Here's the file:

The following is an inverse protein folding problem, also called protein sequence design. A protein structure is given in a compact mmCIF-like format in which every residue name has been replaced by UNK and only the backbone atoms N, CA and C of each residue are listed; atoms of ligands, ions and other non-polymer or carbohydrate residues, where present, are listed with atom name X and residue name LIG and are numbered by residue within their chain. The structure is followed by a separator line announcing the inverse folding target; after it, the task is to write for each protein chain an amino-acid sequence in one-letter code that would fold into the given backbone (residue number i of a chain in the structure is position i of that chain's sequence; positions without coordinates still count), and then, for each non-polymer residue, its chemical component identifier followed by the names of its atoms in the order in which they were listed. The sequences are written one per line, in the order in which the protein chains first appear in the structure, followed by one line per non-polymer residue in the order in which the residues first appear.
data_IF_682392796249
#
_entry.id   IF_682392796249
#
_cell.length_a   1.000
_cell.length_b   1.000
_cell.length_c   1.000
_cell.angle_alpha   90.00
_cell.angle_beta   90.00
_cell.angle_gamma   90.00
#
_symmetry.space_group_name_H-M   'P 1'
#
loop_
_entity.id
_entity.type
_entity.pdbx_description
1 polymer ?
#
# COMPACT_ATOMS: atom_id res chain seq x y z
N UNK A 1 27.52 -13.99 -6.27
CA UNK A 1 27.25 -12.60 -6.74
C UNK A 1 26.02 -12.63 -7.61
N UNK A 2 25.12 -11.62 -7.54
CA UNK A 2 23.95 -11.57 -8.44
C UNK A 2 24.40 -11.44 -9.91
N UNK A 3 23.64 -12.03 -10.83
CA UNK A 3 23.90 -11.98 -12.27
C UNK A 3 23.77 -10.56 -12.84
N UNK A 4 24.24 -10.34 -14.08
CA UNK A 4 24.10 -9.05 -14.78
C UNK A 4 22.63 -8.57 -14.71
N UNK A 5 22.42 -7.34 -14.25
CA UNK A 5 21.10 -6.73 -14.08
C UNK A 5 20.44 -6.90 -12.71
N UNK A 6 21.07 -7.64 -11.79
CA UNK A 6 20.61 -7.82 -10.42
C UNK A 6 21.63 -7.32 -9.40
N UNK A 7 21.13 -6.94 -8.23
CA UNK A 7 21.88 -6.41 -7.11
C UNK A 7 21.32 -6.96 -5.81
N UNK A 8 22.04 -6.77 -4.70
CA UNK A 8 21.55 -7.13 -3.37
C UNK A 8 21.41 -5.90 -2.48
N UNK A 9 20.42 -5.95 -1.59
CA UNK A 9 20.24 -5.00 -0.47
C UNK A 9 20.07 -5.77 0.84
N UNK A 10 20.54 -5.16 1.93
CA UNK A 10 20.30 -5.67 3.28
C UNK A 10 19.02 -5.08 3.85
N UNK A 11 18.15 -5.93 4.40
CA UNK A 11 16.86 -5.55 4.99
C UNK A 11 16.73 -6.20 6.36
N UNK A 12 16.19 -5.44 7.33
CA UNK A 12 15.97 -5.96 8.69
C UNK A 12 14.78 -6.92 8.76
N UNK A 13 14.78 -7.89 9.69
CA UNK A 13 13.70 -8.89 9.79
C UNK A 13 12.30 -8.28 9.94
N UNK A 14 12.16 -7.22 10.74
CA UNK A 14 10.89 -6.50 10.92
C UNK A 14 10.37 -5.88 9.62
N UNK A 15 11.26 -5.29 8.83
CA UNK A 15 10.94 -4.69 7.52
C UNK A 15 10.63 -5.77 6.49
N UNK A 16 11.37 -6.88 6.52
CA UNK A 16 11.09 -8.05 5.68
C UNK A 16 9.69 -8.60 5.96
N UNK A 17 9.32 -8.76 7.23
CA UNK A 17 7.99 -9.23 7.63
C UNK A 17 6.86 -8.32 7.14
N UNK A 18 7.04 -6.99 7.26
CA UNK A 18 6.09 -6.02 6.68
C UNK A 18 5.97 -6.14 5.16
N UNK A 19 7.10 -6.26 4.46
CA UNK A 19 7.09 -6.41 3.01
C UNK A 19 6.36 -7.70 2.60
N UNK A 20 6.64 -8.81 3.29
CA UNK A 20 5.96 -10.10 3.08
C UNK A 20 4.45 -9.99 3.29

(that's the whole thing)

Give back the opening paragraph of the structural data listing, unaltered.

The following is an inverse protein folding problem, also called protein sequence design. A protein structure is given in a compact mmCIF-like format in which every residue name has been replaced by UNK and only the backbone atoms N, CA and C of each residue are listed; atoms of ligands, ions and other non-polymer or carbohydrate residues, where present, are listed with atom name X and residue name LIG and are numbered by residue within their chain. The structure is followed by a separator line announcing the inverse folding target; after it, the task is to write for each protein chain an amino-acid sequence in one-letter code that would fold into the given backbone (residue number i of a chain in the structure is position i of that chain's sequence; positions without coordinates still count), and then, for each non-polymer residue, its chemical component identifier followed by the names of its atoms in the order in which they were listed. The sequences are written one per line, in the order in which the protein chains first appear in the structure, followed by one line per non-polymer residue in the order in which the residues first appear.